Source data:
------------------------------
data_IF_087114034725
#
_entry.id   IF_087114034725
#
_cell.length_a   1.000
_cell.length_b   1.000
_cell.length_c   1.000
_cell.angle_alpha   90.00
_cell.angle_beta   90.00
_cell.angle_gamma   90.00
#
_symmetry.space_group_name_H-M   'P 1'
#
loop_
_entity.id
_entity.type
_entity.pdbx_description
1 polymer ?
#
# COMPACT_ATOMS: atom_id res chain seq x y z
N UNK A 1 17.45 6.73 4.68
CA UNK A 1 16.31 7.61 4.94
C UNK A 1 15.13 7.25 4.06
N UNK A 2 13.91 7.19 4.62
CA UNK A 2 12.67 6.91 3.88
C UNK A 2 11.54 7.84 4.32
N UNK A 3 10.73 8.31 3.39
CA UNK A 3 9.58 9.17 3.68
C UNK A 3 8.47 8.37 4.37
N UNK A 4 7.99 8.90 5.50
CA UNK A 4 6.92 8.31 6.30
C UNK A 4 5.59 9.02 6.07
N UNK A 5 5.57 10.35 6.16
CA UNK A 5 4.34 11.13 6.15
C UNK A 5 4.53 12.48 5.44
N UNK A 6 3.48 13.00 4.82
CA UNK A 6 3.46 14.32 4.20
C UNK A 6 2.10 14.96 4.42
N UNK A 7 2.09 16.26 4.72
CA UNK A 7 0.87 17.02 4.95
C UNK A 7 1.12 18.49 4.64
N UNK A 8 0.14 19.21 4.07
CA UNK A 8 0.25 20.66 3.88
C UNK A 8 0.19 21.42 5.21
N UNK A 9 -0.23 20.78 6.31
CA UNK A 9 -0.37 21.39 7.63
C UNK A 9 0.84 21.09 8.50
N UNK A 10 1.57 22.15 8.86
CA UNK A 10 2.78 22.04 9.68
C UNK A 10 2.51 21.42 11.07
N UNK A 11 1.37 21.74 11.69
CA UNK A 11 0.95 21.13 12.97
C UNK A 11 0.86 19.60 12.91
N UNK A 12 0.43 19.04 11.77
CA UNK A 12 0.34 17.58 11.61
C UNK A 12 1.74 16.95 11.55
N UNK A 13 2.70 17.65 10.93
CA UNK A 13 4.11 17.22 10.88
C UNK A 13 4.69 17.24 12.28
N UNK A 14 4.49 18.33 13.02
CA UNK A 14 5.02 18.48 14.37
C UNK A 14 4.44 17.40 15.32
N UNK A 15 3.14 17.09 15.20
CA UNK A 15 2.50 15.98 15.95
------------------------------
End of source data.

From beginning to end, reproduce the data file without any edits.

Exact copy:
data_IF_087114034725
#
_entry.id   IF_087114034725
#
_cell.length_a   1.000
_cell.length_b   1.000
_cell.length_c   1.000
_cell.angle_alpha   90.00
_cell.angle_beta   90.00
_cell.angle_gamma   90.00
#
_symmetry.space_group_name_H-M   'P 1'
#
loop_
_entity.id
_entity.type
_entity.pdbx_description
1 polymer ?
#
# COMPACT_ATOMS: atom_id res chain seq x y z
N UNK A 1 17.45 6.73 4.68
CA UNK A 1 16.31 7.61 4.94
C UNK A 1 15.13 7.25 4.06
N UNK A 2 13.91 7.19 4.62
CA UNK A 2 12.67 6.91 3.88
C UNK A 2 11.54 7.84 4.32
N UNK A 3 10.73 8.31 3.39
CA UNK A 3 9.58 9.17 3.68
C UNK A 3 8.47 8.37 4.37
N UNK A 4 7.99 8.90 5.50
CA UNK A 4 6.92 8.31 6.30
C UNK A 4 5.59 9.02 6.07
N UNK A 5 5.57 10.35 6.16
CA UNK A 5 4.34 11.13 6.15
C UNK A 5 4.53 12.48 5.44
N UNK A 6 3.48 13.00 4.82
CA UNK A 6 3.46 14.32 4.20
C UNK A 6 2.10 14.96 4.42
N UNK A 7 2.09 16.26 4.72
CA UNK A 7 0.87 17.02 4.95
C UNK A 7 1.12 18.49 4.64
N UNK A 8 0.14 19.21 4.07
CA UNK A 8 0.25 20.66 3.88
C UNK A 8 0.19 21.42 5.21
N UNK A 9 -0.23 20.78 6.31
CA UNK A 9 -0.37 21.39 7.63
C UNK A 9 0.84 21.09 8.50
N UNK A 10 1.57 22.15 8.86
CA UNK A 10 2.78 22.04 9.68
C UNK A 10 2.51 21.42 11.07
N UNK A 11 1.37 21.74 11.69
CA UNK A 11 0.95 21.13 12.97
C UNK A 11 0.86 19.60 12.91
N UNK A 12 0.43 19.04 11.77
CA UNK A 12 0.34 17.58 11.61
C UNK A 12 1.74 16.95 11.55
N UNK A 13 2.70 17.65 10.93
CA UNK A 13 4.11 17.22 10.88
C UNK A 13 4.69 17.24 12.28
N UNK A 14 4.49 18.33 13.02
CA UNK A 14 5.02 18.48 14.37
C UNK A 14 4.44 17.40 15.32
N UNK A 15 3.14 17.09 15.20
CA UNK A 15 2.50 15.98 15.95